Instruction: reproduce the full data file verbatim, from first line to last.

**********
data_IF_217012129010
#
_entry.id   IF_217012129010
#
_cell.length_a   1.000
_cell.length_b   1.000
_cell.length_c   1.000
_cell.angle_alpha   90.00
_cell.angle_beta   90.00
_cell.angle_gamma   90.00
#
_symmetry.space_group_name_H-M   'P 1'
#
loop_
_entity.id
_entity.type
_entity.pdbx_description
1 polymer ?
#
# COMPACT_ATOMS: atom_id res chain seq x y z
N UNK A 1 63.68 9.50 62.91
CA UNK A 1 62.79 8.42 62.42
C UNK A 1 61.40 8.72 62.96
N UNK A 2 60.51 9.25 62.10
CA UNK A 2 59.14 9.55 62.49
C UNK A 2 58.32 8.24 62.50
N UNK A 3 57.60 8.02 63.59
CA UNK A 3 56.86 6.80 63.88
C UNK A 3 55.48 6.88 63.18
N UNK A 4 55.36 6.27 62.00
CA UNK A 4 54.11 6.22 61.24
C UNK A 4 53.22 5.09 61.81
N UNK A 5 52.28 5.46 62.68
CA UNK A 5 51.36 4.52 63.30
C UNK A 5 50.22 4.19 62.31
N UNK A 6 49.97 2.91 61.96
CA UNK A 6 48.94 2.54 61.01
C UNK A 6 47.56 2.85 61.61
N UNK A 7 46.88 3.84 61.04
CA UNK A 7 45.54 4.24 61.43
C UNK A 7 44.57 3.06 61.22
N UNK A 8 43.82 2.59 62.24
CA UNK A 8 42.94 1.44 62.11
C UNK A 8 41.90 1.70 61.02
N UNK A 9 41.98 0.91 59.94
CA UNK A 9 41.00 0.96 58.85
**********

data_IF_217012129010
#
_entry.id   IF_217012129010
#
_cell.length_a   1.000
_cell.length_b   1.000
_cell.length_c   1.000
_cell.angle_alpha   90.00
_cell.angle_beta   90.00
_cell.angle_gamma   90.00
#
_symmetry.space_group_name_H-M   'P 1'
#
loop_
_entity.id
_entity.type
_entity.pdbx_description
1 polymer ?
#
# COMPACT_ATOMS: atom_id res chain seq x y z
N UNK A 1 63.68 9.50 62.91
CA UNK A 1 62.79 8.42 62.42
C UNK A 1 61.40 8.72 62.96
N UNK A 2 60.51 9.25 62.10
CA UNK A 2 59.14 9.55 62.49
C UNK A 2 58.32 8.24 62.50
N UNK A 3 57.60 8.02 63.59
CA UNK A 3 56.86 6.80 63.88
C UNK A 3 55.48 6.88 63.18
N UNK A 4 55.36 6.27 62.00
CA UNK A 4 54.11 6.22 61.24
C UNK A 4 53.22 5.09 61.81
N UNK A 5 52.28 5.46 62.68
CA UNK A 5 51.36 4.52 63.30
C UNK A 5 50.22 4.19 62.31
N UNK A 6 49.97 2.91 61.96
CA UNK A 6 48.94 2.54 61.01
C UNK A 6 47.56 2.85 61.61
N UNK A 7 46.88 3.84 61.04
CA UNK A 7 45.54 4.24 61.43
C UNK A 7 44.57 3.06 61.22
N UNK A 8 43.82 2.59 62.24
CA UNK A 8 42.94 1.44 62.11
C UNK A 8 41.90 1.70 61.02
N UNK A 9 41.98 0.91 59.94
CA UNK A 9 41.00 0.96 58.85